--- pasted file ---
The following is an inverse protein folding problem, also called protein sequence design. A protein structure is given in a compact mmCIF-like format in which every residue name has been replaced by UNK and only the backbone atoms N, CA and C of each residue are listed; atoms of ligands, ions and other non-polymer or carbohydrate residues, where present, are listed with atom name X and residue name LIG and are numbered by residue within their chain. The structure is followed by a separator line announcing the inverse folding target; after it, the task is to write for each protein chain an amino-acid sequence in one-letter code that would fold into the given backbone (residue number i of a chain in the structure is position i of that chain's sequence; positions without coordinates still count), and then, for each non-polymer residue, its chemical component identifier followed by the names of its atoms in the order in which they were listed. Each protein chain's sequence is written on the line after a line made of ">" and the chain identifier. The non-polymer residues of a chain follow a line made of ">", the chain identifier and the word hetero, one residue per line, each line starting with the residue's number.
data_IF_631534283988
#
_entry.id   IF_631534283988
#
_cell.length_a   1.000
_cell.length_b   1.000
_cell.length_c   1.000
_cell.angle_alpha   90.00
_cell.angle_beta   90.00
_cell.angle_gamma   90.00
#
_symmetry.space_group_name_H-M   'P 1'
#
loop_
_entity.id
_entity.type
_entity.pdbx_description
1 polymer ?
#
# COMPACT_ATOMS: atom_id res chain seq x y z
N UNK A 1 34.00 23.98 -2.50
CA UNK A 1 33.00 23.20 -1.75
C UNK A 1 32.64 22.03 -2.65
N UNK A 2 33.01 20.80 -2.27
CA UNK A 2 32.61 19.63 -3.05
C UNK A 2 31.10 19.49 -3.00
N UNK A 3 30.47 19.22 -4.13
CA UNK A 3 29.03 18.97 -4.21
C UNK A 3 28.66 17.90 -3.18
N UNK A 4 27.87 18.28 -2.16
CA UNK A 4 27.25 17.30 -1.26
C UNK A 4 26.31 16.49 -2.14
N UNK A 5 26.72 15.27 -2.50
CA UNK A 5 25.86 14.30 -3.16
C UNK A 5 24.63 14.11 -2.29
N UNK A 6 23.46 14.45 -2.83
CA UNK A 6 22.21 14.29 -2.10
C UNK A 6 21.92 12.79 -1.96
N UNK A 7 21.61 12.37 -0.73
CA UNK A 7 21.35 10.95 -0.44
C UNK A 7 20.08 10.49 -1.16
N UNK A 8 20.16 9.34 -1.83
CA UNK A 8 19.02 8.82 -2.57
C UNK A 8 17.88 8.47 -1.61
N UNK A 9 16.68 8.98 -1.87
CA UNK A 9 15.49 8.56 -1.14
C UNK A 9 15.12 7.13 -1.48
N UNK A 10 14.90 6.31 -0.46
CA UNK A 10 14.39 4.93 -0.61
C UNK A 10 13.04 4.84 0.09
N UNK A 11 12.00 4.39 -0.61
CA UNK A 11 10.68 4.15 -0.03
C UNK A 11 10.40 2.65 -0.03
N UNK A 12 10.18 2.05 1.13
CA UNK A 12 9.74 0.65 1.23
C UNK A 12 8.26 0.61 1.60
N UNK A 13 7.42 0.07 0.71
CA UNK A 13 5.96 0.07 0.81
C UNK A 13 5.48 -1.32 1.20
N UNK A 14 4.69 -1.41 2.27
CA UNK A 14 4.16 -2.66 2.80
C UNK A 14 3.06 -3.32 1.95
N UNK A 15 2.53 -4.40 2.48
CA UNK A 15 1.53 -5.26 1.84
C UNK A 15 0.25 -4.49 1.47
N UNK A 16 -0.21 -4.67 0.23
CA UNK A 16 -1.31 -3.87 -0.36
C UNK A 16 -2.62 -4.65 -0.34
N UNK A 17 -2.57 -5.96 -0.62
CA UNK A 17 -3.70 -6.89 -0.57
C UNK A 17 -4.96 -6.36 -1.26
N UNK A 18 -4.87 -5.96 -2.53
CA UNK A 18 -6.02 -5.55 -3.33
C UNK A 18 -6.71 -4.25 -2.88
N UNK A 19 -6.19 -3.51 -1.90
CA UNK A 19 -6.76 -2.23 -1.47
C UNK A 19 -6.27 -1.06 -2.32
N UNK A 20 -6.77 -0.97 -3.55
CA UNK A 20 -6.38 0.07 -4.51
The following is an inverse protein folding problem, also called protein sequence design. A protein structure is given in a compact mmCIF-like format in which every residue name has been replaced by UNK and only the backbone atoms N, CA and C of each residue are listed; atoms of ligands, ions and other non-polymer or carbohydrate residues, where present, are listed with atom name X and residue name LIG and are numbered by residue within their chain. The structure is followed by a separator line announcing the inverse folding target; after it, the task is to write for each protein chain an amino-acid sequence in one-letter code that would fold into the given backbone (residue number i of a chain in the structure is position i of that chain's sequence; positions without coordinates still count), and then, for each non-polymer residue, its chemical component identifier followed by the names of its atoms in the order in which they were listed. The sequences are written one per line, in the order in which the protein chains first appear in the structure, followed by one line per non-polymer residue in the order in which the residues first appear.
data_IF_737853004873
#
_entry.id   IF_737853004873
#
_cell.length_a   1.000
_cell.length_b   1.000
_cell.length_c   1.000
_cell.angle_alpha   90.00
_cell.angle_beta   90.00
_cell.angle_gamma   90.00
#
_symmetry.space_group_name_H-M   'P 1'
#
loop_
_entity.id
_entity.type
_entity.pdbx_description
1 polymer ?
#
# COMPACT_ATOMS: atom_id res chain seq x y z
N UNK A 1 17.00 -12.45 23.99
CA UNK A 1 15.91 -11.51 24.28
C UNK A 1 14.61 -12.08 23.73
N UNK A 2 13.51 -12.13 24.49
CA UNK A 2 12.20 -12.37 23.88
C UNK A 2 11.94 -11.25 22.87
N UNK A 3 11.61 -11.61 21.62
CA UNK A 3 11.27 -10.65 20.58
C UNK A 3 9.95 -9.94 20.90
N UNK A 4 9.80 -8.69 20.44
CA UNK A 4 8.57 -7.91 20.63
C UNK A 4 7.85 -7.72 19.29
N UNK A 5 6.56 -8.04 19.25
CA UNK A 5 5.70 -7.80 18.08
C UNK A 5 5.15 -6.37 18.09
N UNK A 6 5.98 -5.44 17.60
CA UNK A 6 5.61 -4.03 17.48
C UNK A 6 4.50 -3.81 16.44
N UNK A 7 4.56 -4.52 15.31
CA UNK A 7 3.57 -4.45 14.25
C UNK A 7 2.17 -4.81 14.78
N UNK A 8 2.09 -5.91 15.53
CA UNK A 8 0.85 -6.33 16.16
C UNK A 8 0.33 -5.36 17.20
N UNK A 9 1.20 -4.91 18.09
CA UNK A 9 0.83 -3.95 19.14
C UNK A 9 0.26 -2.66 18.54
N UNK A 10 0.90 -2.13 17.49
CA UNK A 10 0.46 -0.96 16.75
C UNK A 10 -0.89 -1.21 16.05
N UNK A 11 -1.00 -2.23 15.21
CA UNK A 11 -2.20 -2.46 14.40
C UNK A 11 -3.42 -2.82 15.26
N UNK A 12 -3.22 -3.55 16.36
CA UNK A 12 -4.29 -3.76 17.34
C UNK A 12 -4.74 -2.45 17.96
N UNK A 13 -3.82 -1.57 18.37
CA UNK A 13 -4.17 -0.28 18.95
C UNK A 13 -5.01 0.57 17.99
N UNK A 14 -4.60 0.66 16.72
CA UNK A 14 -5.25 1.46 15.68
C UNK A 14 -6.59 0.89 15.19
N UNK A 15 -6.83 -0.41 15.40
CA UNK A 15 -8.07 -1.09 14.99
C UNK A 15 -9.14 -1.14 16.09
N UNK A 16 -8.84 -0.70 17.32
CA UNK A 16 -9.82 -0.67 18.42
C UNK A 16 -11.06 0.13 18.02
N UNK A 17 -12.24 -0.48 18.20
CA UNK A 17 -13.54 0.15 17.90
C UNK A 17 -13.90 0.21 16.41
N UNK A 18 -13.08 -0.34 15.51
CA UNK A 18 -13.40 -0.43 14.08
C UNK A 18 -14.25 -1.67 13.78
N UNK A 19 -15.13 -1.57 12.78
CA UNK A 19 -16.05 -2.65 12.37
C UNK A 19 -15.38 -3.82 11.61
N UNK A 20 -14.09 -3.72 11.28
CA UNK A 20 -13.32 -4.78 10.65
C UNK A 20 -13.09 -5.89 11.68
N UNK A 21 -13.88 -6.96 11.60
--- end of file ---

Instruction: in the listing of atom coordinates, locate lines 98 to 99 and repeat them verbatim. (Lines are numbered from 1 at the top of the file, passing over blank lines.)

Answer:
_entity.pdbx_description
1 polymer ?